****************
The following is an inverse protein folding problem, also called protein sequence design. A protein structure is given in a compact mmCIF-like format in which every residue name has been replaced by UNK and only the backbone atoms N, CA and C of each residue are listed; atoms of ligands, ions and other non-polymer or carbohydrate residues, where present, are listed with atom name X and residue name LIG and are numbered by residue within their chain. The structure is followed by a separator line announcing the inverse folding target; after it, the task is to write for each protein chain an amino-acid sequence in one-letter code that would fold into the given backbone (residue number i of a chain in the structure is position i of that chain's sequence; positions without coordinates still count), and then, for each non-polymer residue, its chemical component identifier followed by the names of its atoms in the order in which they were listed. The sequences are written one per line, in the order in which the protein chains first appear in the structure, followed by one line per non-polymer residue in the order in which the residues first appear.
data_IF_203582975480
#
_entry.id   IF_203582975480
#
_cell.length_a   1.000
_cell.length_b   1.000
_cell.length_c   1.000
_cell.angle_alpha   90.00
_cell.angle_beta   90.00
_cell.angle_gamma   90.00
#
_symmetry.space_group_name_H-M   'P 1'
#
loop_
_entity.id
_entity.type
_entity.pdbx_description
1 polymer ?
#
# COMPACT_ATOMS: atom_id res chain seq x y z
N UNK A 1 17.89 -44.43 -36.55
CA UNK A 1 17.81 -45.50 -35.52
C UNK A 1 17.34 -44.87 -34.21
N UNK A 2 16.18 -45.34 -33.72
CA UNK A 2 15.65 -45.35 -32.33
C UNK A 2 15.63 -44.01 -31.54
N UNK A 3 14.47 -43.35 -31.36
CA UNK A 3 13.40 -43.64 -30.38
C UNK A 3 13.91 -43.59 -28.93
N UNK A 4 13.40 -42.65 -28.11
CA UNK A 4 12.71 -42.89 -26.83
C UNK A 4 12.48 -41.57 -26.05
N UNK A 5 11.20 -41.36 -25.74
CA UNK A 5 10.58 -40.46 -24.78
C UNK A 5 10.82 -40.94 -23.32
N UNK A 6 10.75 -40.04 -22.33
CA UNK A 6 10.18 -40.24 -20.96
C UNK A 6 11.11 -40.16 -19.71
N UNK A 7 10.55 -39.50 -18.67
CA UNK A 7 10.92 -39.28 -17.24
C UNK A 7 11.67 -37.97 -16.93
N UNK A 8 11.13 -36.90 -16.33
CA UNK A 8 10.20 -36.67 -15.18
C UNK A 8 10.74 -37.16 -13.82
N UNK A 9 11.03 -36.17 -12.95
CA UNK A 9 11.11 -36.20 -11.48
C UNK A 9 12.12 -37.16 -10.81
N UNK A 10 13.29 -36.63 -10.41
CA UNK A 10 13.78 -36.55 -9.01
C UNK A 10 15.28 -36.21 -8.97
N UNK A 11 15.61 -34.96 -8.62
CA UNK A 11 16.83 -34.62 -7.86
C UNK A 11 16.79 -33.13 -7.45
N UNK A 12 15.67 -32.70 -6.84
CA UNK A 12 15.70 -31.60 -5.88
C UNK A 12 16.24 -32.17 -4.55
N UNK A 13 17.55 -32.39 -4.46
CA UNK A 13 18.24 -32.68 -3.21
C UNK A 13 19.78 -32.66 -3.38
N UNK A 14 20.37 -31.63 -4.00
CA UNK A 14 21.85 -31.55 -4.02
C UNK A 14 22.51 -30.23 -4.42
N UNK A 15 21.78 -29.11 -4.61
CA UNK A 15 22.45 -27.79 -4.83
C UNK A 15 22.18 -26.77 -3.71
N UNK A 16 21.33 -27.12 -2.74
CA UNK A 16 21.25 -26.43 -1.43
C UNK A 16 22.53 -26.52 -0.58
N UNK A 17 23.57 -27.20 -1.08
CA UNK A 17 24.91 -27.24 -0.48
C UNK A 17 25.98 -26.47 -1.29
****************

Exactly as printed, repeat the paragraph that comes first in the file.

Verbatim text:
The following is an inverse protein folding problem, also called protein sequence design. A protein structure is given in a compact mmCIF-like format in which every residue name has been replaced by UNK and only the backbone atoms N, CA and C of each residue are listed; atoms of ligands, ions and other non-polymer or carbohydrate residues, where present, are listed with atom name X and residue name LIG and are numbered by residue within their chain. The structure is followed by a separator line announcing the inverse folding target; after it, the task is to write for each protein chain an amino-acid sequence in one-letter code that would fold into the given backbone (residue number i of a chain in the structure is position i of that chain's sequence; positions without coordinates still count), and then, for each non-polymer residue, its chemical component identifier followed by the names of its atoms in the order in which they were listed. The sequences are written one per line, in the order in which the protein chains first appear in the structure, followed by one line per non-polymer residue in the order in which the residues first appear.